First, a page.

A New Device to Diagnose and Treat Diseases Without Cutting Through the Skin

Researchers from the University of British Colombia have devised a specialized microscope. It has the potential ability to diagnose diseases including skin cancer. Additionally, it can precisely perform surgery without having to cut the skin.

Multiphoton Excitation Microscope

Multiphoton Excitation

Case study

Yimei Huang, a co-lead author of the study said that the technology made it possible to quickly scan tissue. If we see a suspicious cell or an abnormal cell structure, it is possible to perform an ultra-precise surgery and treat the unwanted structure within tissue selectively.

The co-leaders of the study were Huang and Zhenguo Wu, who is a UBC PhD student.

The device, a specialized kind of multiphoton excitation microscope, allows viewing of living tissue with the use of an ultrafast infrared laser beam. The Researchers microscope not only digitally scans living tissue but also treats the tissue. It does so by making the heat produced by the laser, intense.

Once applied in the treatment of diseases of the skin, the microscope makes it possible for medical professionals to accurately pinpoint the abnormality’s location, diagnose and instantly treat it. It can be used in the treatment of any structure of the body reachable by light and that requires precise treatment. These include nerves, brain, and eyes among others.

According to Harvey Lui, the study’s co-author, it is possible to alter the blood vessel’s pathway without affecting the surrounding tissues or vessels. He said that for the diagnosis and scanning of diseases such as skin cancer, it could be revolutionary.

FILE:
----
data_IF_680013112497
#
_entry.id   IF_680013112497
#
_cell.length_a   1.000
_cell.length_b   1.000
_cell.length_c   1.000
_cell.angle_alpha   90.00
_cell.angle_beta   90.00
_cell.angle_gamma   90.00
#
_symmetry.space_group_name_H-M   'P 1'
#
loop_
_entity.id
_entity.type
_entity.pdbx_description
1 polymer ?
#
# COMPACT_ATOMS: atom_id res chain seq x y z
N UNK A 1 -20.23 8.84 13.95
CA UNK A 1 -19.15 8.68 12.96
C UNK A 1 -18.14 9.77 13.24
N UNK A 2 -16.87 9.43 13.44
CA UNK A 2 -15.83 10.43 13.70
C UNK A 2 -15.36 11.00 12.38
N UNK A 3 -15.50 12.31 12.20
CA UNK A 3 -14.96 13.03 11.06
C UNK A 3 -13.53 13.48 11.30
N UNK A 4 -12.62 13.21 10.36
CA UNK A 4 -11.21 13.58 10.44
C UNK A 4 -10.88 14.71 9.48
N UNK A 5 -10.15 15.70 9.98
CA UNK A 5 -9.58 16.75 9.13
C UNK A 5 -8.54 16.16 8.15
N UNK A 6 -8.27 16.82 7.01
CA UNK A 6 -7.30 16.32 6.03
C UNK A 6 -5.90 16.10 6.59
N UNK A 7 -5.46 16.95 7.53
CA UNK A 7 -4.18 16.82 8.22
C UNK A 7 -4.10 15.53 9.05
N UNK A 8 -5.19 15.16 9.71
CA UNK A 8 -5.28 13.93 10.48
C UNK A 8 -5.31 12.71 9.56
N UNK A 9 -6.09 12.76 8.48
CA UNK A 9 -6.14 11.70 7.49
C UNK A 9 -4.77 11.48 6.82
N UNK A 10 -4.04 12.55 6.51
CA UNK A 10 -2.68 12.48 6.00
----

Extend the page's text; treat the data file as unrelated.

What the researchers had in mind?

The researchers’ aim was to make the multiphoton microscope technology a bit more versatile and increase its precision.

Haishan Zeng, the senior author, said that they wanted to make it possible to identify what happens under the skin from different angles. They also wanted to have the ability to view different body sites. He said that once they achieved that, they wondered if they could turn up the power of the laser and transform the diagnostic device into a treatment device.

The results were amazing.

The researchers were first to achieve a fast video-rate imaging which enabled clinical applications. They were also the first to come up with this technology for use in therapy. This was according to Zeng.

Conclusion

The researchers are in partnership with various UBC departments. These departments include electrical engineering, mechanical engineering and ophthalmology in the development of various versions of the technology. Research into the development of a small version which could perform microscopic examinations plus treatment during endoscopy is being explored. Endoscopy is a non-surgical procedure that examines the digestive tract of a person with the use of an endoscope, a tube that is flexible and has a light and a camera attached.

We would appreciate it if you shared your thoughts on the big possibilities that this technology has in the comment section below.

References

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